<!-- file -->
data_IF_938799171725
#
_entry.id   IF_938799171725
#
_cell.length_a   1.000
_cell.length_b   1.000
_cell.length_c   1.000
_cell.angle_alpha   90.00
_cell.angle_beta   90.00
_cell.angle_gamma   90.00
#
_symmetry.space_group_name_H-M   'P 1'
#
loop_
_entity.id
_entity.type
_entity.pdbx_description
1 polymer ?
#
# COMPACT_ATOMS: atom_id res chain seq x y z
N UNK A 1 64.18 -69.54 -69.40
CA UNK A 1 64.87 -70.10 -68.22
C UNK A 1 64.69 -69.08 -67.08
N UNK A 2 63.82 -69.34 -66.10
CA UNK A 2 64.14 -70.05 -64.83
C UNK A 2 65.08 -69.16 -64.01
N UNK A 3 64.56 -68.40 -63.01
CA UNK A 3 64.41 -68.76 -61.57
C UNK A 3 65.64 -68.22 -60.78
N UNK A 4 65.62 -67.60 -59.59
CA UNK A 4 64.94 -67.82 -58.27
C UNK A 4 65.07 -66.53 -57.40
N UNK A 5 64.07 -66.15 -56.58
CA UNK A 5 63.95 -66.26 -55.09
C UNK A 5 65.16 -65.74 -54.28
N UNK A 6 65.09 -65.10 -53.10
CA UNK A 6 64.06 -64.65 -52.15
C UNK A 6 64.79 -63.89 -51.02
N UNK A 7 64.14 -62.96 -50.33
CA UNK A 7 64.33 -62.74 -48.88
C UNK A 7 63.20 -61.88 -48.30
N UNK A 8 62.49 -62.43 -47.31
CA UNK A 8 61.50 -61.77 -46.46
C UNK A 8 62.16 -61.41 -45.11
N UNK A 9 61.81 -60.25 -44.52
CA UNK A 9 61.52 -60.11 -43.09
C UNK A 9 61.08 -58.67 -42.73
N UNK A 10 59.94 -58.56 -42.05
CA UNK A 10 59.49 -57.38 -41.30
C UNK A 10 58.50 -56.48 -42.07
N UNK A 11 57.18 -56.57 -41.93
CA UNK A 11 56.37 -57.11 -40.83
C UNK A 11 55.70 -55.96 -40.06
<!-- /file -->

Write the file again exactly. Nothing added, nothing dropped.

data_IF_938799171725
#
_entry.id   IF_938799171725
#
_cell.length_a   1.000
_cell.length_b   1.000
_cell.length_c   1.000
_cell.angle_alpha   90.00
_cell.angle_beta   90.00
_cell.angle_gamma   90.00
#
_symmetry.space_group_name_H-M   'P 1'
#
loop_
_entity.id
_entity.type
_entity.pdbx_description
1 polymer ?
#
# COMPACT_ATOMS: atom_id res chain seq x y z
N UNK A 1 64.18 -69.54 -69.40
CA UNK A 1 64.87 -70.10 -68.22
C UNK A 1 64.69 -69.08 -67.08
N UNK A 2 63.82 -69.34 -66.10
CA UNK A 2 64.14 -70.05 -64.83
C UNK A 2 65.08 -69.16 -64.01
N UNK A 3 64.56 -68.40 -63.01
CA UNK A 3 64.41 -68.76 -61.57
C UNK A 3 65.64 -68.22 -60.78
N UNK A 4 65.62 -67.60 -59.59
CA UNK A 4 64.94 -67.82 -58.27
C UNK A 4 65.07 -66.53 -57.40
N UNK A 5 64.07 -66.15 -56.58
CA UNK A 5 63.95 -66.26 -55.09
C UNK A 5 65.16 -65.74 -54.28
N UNK A 6 65.09 -65.10 -53.10
CA UNK A 6 64.06 -64.65 -52.15
C UNK A 6 64.79 -63.89 -51.02
N UNK A 7 64.14 -62.96 -50.33
CA UNK A 7 64.33 -62.74 -48.88
C UNK A 7 63.20 -61.88 -48.30
N UNK A 8 62.49 -62.43 -47.31
CA UNK A 8 61.50 -61.77 -46.46
C UNK A 8 62.16 -61.41 -45.11
N UNK A 9 61.81 -60.25 -44.52
CA UNK A 9 61.52 -60.11 -43.09
C UNK A 9 61.08 -58.67 -42.73
N UNK A 10 59.94 -58.56 -42.05
CA UNK A 10 59.49 -57.38 -41.30
C UNK A 10 58.50 -56.48 -42.07
N UNK A 11 57.18 -56.57 -41.93
CA UNK A 11 56.37 -57.11 -40.83
C UNK A 11 55.70 -55.96 -40.06